bContinueDebugging = false;

ContinueDebugEvent( debug_event.dwProcessId, debug_event.dwThreadId, dwContinueStatus );

return 0;

C++ function declaration tips

Creating and calling functions is one of the most fundamental tasks in C++ programming. The function declaration serves as the primary description of a function’s interface – or contract – with callers, thereby making it the most important piece of code documentation. A good function declaration should convey as much information as possible. I’m sure an entire book could be written on the topic of function interface design, but I’ll just touch briefly on a few factors to consider when designing a function’s interface.

Error handling

Simple one-purpose functions should leave all or most error handling to the caller. This is more efficient because it eliminates error checking overhead on “known good” input values. A common pattern is a low level function that performs no input validation along with a high level function that does (and then calls the low level function to do the work). Such a design pattern gives the caller maximum flexibility.

If the function must return error (or other status) values, it should do so via the return value whenever possible, and it should define an enum or type alias (typedef) so that the return value type name makes it clear that the value is a status. Note that using the return value as a status may necessitate extra arguments passed by reference so the function has a way to return a result to the caller without using the return value.

Signed vs. unsigned

Consider this function:
int CountWords(char* pszInputString);

The int type is a signed value, but a count is always zero or greater. The return value should at least be unsigned int, or better yet size_t:
size_t CountWords(char* pszInputString);

Likewise, arguments that must never be negative should always be declared as an unsigned type.

By value or by reference

If the caller needs to pass arguments that the function will modify, they must be passed by reference. If the argument will not be modified, then it should be passed by value if it is a trivial type, else by const reference (except in unusual cases). For example:
bool CountWords(const CountOptions& options, char* pszInputString, size_t& ctWords);

Const or not

Incoming arguments that will not be modified should be declared const. This conveys a clear guarantee that the function will not try to modify the incoming value. Proper const delarations also give the optimizing compiler more ways to optimize the code.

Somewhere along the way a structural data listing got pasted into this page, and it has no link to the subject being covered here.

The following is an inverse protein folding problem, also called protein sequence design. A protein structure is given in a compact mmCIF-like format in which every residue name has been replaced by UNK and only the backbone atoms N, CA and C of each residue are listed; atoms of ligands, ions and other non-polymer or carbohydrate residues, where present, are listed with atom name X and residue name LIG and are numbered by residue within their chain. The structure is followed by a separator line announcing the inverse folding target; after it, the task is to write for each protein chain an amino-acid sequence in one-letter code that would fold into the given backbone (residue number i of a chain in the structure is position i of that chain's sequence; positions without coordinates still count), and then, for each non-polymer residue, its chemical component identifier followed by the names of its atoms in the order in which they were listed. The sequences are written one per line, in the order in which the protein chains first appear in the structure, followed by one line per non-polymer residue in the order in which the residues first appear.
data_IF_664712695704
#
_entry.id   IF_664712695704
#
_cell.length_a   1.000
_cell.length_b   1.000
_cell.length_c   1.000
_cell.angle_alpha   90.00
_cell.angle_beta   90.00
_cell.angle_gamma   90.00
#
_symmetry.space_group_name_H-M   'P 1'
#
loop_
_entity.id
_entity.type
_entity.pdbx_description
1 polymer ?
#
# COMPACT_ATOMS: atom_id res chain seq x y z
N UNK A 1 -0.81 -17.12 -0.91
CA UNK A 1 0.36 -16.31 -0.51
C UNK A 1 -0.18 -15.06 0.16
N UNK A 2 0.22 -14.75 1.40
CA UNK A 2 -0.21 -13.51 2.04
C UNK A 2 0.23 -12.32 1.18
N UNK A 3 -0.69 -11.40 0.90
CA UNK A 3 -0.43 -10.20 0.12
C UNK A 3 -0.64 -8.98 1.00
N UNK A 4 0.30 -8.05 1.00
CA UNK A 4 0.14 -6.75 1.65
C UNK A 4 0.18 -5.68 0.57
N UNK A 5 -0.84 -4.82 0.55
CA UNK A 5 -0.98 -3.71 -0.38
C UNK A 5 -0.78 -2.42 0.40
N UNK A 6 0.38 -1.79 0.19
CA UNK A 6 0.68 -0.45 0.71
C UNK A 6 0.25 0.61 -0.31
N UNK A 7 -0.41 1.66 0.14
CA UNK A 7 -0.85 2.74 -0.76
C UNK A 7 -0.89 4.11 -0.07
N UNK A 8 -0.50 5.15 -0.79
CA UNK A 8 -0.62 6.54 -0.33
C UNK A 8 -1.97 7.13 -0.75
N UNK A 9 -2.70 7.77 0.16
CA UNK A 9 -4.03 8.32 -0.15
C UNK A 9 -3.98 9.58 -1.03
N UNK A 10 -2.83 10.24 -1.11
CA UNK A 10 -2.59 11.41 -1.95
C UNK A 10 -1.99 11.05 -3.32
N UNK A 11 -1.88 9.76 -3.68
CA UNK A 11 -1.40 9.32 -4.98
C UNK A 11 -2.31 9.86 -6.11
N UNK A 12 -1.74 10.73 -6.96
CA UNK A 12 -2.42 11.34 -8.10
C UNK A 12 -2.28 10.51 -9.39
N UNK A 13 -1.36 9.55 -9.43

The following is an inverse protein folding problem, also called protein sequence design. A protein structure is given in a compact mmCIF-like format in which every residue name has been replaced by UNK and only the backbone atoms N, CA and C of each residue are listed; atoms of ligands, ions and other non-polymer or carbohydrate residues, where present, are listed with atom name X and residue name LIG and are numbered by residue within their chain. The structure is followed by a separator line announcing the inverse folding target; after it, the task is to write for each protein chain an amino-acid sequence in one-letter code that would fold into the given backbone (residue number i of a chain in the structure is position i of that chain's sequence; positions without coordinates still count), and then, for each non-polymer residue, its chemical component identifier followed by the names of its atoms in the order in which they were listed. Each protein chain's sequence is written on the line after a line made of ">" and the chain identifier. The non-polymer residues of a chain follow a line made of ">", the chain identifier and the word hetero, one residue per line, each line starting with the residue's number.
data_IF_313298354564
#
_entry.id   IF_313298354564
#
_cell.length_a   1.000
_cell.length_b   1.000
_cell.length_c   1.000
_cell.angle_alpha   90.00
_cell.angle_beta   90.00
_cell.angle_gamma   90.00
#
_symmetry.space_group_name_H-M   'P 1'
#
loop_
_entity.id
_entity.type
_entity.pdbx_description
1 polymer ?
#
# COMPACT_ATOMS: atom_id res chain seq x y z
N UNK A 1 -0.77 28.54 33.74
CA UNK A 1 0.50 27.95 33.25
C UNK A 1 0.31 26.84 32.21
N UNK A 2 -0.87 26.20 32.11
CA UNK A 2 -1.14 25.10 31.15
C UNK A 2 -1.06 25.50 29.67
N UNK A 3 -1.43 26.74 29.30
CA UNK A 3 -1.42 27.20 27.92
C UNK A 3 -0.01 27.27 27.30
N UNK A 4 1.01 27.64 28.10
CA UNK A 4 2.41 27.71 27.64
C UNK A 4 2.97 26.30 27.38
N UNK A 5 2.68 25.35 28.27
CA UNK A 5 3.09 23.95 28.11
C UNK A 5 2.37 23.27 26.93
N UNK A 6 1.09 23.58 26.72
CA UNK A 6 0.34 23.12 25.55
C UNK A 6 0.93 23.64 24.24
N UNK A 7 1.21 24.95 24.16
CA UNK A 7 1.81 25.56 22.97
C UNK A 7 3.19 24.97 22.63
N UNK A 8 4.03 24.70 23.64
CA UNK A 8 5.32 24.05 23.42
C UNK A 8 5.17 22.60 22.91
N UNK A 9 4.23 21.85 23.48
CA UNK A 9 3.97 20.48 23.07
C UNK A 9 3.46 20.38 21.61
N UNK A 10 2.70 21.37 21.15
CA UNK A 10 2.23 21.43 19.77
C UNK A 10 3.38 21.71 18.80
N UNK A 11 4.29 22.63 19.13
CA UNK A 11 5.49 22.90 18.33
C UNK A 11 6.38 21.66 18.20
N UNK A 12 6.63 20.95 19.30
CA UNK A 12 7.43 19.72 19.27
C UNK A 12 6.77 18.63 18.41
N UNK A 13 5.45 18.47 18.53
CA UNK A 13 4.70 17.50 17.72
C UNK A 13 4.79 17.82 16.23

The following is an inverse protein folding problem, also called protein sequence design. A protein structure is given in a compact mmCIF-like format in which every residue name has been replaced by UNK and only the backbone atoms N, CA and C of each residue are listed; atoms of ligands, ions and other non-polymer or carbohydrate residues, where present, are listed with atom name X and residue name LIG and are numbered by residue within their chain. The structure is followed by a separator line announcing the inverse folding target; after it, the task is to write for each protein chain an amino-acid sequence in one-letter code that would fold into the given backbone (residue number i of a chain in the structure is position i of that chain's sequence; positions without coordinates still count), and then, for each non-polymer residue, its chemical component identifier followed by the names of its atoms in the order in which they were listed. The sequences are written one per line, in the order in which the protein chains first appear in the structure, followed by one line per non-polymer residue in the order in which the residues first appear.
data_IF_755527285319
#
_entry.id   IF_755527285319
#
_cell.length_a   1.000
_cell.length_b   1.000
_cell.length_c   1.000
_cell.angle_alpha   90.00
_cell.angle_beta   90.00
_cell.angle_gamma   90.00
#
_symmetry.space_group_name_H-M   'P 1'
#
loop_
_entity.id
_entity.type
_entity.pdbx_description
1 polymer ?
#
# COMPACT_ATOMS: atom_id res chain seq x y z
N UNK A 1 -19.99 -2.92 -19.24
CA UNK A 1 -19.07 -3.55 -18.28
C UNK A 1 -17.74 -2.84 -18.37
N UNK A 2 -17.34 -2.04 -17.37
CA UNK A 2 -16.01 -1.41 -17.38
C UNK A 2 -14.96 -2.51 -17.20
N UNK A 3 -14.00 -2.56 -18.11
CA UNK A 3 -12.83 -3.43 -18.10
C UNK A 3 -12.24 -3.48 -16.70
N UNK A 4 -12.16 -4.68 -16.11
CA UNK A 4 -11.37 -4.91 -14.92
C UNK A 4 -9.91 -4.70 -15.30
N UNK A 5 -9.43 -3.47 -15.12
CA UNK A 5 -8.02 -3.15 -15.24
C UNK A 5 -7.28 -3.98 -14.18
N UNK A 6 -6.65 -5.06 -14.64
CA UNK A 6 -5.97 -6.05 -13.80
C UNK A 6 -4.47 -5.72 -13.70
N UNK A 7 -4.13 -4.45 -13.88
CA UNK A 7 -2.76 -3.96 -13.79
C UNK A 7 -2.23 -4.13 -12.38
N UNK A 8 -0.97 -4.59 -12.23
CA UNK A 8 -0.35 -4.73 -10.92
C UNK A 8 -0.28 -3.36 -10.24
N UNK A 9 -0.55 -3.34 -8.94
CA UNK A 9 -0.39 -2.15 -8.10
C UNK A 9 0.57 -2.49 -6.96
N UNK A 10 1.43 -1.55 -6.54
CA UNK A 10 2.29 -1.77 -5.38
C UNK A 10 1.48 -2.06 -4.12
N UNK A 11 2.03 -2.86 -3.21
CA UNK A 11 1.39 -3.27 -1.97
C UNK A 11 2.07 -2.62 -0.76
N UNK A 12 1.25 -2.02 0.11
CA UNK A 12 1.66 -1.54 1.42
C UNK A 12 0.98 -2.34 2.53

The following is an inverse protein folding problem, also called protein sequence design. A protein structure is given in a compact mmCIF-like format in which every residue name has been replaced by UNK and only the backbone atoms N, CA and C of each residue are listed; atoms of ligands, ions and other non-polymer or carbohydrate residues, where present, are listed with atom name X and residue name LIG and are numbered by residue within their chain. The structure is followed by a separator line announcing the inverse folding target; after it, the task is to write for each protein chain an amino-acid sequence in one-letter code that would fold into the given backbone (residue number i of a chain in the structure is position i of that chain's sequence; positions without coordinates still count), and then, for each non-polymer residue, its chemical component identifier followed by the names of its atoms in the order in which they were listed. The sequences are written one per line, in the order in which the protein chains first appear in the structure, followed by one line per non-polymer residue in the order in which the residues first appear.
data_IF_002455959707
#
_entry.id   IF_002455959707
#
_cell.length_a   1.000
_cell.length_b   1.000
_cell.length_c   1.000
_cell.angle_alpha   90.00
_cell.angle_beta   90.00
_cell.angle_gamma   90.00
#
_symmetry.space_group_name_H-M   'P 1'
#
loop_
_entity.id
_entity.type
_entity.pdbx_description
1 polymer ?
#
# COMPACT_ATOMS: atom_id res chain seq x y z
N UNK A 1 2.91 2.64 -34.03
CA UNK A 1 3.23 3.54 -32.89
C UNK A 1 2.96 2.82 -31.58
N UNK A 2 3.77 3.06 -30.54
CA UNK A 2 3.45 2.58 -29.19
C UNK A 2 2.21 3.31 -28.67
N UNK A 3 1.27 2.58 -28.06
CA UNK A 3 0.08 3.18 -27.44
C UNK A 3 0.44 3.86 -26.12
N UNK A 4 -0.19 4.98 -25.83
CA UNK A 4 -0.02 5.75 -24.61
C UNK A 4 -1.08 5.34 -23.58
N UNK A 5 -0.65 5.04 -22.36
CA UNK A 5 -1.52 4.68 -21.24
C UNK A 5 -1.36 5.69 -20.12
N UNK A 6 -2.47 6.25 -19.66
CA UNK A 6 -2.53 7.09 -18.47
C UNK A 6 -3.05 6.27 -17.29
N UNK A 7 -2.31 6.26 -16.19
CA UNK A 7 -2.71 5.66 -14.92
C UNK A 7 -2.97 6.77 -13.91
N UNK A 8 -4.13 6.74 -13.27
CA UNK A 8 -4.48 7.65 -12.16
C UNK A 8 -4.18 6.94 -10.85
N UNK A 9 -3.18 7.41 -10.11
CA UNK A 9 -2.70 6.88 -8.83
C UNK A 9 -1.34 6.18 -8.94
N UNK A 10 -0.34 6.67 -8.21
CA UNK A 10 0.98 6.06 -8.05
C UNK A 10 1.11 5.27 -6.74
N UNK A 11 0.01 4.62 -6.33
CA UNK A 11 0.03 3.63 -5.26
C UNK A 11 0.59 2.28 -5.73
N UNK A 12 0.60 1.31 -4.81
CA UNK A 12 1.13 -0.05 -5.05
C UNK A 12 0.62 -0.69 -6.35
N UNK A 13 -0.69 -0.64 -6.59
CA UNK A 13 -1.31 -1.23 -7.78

Since counting words does not require the input string to be modifed, the CountWords() function’s string argument should really be const char* const (constant pointer to constant char) instead of char*:
size_t CountWords(const char* const pszInputString);

Now the caller can pass a string literal or any other string (even an MFC CString), and be assured that the CountWords function won’t change it.

Source code annotation language

Source code annotation language (SAL) is a fairly recent Microsoft specific development. It consists of predefined macros that help more fully express the constraints and purposes of function arguments without changing the compiled output. SAL helps convey additional information about the function’s contract with the caller, and it also helps the compiler detect potential problems at compile time by performing additional static code analysis.

As you can see below, source code annotation can get a bit messy. I rarely use source code annotation in my own code for this reason and also because it’s not portable to older versions of Visual Studio without extra work. Source code annotation is most appropriate in an API that will be consumed by others, and even then it should be considered carefully in light of its readability and portability trade-offs.

Exception specification

In C++, the exception specification conveys information about what kinds of exceptions a function may throw, either directly or indirectly via functions it calls. If a function cannot throw an exception, you should include the empty throw() suffix on the function declaration.

Putting it all together

Suppose we create a higher level function that validates the input, then calls a lower level function to count words. We might end up with something like this:

size_t CountWords(_In_z_ const char* const pszInputString) throw();

enum Status { eOK, eNull, eError, };

_Check_return_ Status ValidateAndCountWords(_In_z_ const char* const pszInputString, _Out_ size_t& ctWords) throw();

Using /delayload to specify dependent DLL path